When it comes to modern science in particular, the enshrinement of reason at the heart of medieval intellectual life and the emergence of the university were two key factors in its emergement, and these historical occurrences owe their actualization greatly to the Church.  As noted by historians of science James Hannam and Peter Harrison:

Before the edifice of modern science could be built it required the strong foundations that were laid for it in the Middle Ages.  The cornerstone was a widespread acceptance of reason as a valid tool for discovering the truth about our world.  Clearly, this could not happen without the approval of the Church, which at the time was the guardian of almost all intellectual endeavors.[40] 

The medieval universities, which were the chief sites of scientific activity in the later middle ages, were founded and supported by the Catholic Church.[41] 

With that said, let us now look into how else the Church contributed to science.

V. Science

A. The Guidance of Christian Theology

Earlier, we discussed how reason was enshrined at the heart of medieval intellectual life as well as the emergence of the university.  These factors contributed to the emergence of modern science in Europe in the 17th century (the “Scientific Revolution”).  However, we have yet to discuss another important factor to the emergence of modern science in Europe Christian theology, which, unlike the worldviews of many other cultures in times past, was conducive to a confident and quantitative study of the natural world.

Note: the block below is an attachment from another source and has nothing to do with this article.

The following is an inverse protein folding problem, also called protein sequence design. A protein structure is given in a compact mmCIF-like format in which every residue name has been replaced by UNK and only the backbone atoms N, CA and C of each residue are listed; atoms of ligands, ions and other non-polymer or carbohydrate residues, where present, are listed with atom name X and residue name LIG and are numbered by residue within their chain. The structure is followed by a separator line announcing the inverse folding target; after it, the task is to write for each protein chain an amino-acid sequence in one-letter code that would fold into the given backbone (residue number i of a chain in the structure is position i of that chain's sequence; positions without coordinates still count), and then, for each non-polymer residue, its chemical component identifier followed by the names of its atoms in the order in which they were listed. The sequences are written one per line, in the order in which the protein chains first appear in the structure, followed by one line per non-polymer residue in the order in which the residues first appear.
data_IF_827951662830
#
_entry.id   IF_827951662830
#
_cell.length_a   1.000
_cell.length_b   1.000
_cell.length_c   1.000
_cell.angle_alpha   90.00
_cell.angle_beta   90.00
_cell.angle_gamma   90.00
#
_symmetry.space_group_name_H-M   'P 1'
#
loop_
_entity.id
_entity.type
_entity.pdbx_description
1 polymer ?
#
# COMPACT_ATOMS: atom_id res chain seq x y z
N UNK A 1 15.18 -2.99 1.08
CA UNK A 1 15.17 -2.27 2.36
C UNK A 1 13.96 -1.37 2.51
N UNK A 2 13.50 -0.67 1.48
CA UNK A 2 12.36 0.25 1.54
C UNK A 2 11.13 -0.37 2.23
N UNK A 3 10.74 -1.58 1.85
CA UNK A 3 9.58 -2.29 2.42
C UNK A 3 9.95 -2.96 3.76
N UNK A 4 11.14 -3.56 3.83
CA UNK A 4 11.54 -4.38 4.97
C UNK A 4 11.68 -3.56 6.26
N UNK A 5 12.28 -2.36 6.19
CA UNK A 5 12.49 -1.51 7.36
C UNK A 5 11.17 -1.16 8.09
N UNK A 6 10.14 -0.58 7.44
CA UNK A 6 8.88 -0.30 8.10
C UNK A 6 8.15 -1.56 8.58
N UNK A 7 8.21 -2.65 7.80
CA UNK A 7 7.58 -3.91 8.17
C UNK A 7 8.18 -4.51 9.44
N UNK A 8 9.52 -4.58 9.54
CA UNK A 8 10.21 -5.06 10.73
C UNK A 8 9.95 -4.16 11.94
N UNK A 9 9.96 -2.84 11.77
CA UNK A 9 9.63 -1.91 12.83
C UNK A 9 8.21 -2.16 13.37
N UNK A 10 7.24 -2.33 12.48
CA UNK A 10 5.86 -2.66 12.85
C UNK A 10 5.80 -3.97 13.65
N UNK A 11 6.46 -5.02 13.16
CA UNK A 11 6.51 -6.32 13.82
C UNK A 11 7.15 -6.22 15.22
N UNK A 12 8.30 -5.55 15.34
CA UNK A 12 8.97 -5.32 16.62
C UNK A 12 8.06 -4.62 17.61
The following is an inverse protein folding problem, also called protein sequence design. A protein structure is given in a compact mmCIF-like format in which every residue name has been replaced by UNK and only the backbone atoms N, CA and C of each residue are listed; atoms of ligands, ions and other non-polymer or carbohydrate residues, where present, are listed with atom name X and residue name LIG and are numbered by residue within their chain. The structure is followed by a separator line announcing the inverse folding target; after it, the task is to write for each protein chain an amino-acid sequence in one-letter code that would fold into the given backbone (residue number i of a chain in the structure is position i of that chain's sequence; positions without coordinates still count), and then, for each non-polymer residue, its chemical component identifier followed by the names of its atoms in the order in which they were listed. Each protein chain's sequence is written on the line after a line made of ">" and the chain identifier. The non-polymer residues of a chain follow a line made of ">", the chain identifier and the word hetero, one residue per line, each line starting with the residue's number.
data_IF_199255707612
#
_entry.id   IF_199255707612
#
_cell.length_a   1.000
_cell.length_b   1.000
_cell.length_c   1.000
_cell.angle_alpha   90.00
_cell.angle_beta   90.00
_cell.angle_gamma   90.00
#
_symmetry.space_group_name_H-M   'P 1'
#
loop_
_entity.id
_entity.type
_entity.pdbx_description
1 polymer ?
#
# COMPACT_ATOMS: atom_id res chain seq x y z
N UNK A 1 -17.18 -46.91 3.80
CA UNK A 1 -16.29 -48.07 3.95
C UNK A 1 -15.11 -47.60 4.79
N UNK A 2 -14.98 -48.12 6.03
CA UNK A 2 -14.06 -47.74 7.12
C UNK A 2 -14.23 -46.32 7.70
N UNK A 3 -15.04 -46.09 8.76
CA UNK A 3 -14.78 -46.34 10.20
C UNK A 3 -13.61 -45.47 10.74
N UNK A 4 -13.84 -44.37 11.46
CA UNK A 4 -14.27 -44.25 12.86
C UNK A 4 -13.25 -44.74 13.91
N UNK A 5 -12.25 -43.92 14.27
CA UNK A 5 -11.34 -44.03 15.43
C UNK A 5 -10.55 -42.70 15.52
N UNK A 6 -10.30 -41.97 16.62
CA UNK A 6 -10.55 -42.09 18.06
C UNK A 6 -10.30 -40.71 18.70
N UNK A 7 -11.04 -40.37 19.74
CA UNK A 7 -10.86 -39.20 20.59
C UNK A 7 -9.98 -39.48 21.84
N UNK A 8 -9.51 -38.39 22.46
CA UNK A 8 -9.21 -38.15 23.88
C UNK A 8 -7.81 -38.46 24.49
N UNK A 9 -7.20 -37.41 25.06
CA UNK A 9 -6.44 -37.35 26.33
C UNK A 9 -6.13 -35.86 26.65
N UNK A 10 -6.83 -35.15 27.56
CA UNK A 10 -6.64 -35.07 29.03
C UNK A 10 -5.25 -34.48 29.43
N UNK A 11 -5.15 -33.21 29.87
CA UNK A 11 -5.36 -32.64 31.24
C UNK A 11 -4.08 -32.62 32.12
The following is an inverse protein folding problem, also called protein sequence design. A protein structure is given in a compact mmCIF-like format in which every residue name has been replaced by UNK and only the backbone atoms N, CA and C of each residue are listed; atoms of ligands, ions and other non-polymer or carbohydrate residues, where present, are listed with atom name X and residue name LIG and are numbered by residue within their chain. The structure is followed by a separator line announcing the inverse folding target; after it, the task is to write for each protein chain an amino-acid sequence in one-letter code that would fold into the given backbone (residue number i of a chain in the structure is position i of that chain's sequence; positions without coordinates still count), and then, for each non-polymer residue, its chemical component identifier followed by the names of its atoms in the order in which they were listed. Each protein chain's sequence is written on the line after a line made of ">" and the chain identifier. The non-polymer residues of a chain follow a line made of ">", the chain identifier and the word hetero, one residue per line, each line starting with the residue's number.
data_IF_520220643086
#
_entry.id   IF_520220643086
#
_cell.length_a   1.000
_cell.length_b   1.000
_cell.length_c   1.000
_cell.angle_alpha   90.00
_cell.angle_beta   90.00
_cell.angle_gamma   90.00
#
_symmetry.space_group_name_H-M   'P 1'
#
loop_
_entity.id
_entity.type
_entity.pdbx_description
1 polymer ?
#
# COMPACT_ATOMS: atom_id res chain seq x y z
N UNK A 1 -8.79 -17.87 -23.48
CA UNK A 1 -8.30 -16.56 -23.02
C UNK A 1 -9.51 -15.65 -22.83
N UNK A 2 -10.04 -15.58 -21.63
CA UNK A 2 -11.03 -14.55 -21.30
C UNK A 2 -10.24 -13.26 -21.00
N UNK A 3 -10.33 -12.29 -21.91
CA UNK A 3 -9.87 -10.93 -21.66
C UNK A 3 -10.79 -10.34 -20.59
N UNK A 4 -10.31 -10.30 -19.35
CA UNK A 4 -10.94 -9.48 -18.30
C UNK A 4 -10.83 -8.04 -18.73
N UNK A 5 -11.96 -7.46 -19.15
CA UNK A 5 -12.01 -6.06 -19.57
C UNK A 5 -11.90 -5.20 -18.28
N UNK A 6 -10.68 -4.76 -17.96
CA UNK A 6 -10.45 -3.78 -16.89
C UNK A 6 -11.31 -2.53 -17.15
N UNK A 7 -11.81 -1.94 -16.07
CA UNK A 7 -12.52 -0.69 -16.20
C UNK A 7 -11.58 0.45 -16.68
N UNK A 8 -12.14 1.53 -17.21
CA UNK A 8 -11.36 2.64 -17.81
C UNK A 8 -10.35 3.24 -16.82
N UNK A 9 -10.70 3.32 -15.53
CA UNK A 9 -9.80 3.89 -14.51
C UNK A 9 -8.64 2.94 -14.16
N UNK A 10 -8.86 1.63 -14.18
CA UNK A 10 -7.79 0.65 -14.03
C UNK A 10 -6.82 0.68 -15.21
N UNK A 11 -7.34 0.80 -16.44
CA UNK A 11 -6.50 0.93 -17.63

Fr.  Stanley Jaki, O.S.B., was a prizewinning historian of science and a leading contributor in the field.[42]  In his works, Jaki showed how the Christian tradition conceived of God’s creation as rational and orderly, and how this view of creation led Christian thinkers to study the natural world with confidence, and eventually, led them to study it quantitatively (through mathematics) — resulting in the birth of modern science. Jaki provides ample quotes from the Old Testament, examines the scientific attitudes of the early Church fathers (to show the continuity of biblical culture to the Middle Ages) and looks into the contributions of numerous medieval Christian scholars (in both theological understanding and science) to show how the progression towards a breakthrough in scientific thought was guided by divine revelation.[43]

1. The Path Towards Modern Science

In order to provide an idea of how the Christian tradition viewed the natural world as rational and orderly, see the following passages from the Bible (Ish 40:12-16, Prov 8:22-23 and Wis 11:20):